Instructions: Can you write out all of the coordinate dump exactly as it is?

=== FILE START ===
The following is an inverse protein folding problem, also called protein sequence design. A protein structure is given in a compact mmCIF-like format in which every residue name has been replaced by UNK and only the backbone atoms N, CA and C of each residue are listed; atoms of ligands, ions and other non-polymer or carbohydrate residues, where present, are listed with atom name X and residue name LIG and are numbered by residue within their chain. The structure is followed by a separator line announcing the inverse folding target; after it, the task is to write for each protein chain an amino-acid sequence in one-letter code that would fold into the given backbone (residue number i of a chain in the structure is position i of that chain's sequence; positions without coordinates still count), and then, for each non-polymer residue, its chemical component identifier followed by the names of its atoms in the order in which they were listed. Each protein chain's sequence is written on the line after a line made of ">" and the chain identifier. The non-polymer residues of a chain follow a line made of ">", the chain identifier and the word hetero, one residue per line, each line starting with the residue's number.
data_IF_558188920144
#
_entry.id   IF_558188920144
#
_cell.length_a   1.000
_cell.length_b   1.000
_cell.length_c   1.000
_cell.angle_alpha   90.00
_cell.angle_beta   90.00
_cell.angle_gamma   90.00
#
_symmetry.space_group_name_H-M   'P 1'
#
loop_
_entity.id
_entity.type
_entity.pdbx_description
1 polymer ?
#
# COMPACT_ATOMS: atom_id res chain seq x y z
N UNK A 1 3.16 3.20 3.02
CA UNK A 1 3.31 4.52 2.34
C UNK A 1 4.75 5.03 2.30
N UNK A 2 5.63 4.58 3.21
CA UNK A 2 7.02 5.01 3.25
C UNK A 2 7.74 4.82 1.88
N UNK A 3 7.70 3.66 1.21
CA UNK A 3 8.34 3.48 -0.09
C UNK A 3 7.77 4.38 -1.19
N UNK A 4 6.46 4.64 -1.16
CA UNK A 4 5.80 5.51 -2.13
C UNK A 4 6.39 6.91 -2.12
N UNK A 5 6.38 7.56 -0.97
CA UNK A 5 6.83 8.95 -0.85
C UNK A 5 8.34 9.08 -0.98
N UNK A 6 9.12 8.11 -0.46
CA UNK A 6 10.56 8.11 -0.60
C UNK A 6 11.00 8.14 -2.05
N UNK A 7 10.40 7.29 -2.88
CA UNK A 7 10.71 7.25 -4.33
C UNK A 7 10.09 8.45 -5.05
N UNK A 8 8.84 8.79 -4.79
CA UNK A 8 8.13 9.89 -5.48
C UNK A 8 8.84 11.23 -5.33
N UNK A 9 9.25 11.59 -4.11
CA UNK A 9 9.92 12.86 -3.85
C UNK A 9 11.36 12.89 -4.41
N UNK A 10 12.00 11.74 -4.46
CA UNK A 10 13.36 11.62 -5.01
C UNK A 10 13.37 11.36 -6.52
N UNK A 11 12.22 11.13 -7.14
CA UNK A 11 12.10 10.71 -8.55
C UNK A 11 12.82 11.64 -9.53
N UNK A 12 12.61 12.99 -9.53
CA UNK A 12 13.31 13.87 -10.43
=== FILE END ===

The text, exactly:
The following is an inverse protein folding problem, also called protein sequence design. A protein structure is given in a compact mmCIF-like format in which every residue name has been replaced by UNK and only the backbone atoms N, CA and C of each residue are listed; atoms of ligands, ions and other non-polymer or carbohydrate residues, where present, are listed with atom name X and residue name LIG and are numbered by residue within their chain. The structure is followed by a separator line announcing the inverse folding target; after it, the task is to write for each protein chain an amino-acid sequence in one-letter code that would fold into the given backbone (residue number i of a chain in the structure is position i of that chain's sequence; positions without coordinates still count), and then, for each non-polymer residue, its chemical component identifier followed by the names of its atoms in the order in which they were listed. Each protein chain's sequence is written on the line after a line made of ">" and the chain identifier. The non-polymer residues of a chain follow a line made of ">", the chain identifier and the word hetero, one residue per line, each line starting with the residue's number.
data_IF_558188920144
#
_entry.id   IF_558188920144
#
_cell.length_a   1.000
_cell.length_b   1.000
_cell.length_c   1.000
_cell.angle_alpha   90.00
_cell.angle_beta   90.00
_cell.angle_gamma   90.00
#
_symmetry.space_group_name_H-M   'P 1'
#
loop_
_entity.id
_entity.type
_entity.pdbx_description
1 polymer ?
#
# COMPACT_ATOMS: atom_id res chain seq x y z
N UNK A 1 3.16 3.20 3.02
CA UNK A 1 3.31 4.52 2.34
C UNK A 1 4.75 5.03 2.30
N UNK A 2 5.63 4.58 3.21
CA UNK A 2 7.02 5.01 3.25
C UNK A 2 7.74 4.82 1.88
N UNK A 3 7.70 3.66 1.21
CA UNK A 3 8.34 3.48 -0.09
C UNK A 3 7.77 4.38 -1.19
N UNK A 4 6.46 4.64 -1.16
CA UNK A 4 5.80 5.51 -2.13
C UNK A 4 6.39 6.91 -2.12
N UNK A 5 6.38 7.56 -0.97
CA UNK A 5 6.83 8.95 -0.85
C UNK A 5 8.34 9.08 -0.98
N UNK A 6 9.12 8.11 -0.46
CA UNK A 6 10.56 8.11 -0.60
C UNK A 6 11.00 8.14 -2.05
N UNK A 7 10.40 7.29 -2.88
CA UNK A 7 10.71 7.25 -4.33
C UNK A 7 10.09 8.45 -5.05
N UNK A 8 8.84 8.79 -4.79
CA UNK A 8 8.13 9.89 -5.48
C UNK A 8 8.84 11.23 -5.33
N UNK A 9 9.25 11.59 -4.11
CA UNK A 9 9.92 12.86 -3.85
C UNK A 9 11.36 12.89 -4.41
N UNK A 10 12.00 11.74 -4.46
CA UNK A 10 13.36 11.62 -5.01
C UNK A 10 13.37 11.36 -6.52
N UNK A 11 12.22 11.13 -7.14
CA UNK A 11 12.10 10.71 -8.55
C UNK A 11 12.82 11.64 -9.53
N UNK A 12 12.61 12.99 -9.53
CA UNK A 12 13.31 13.87 -10.43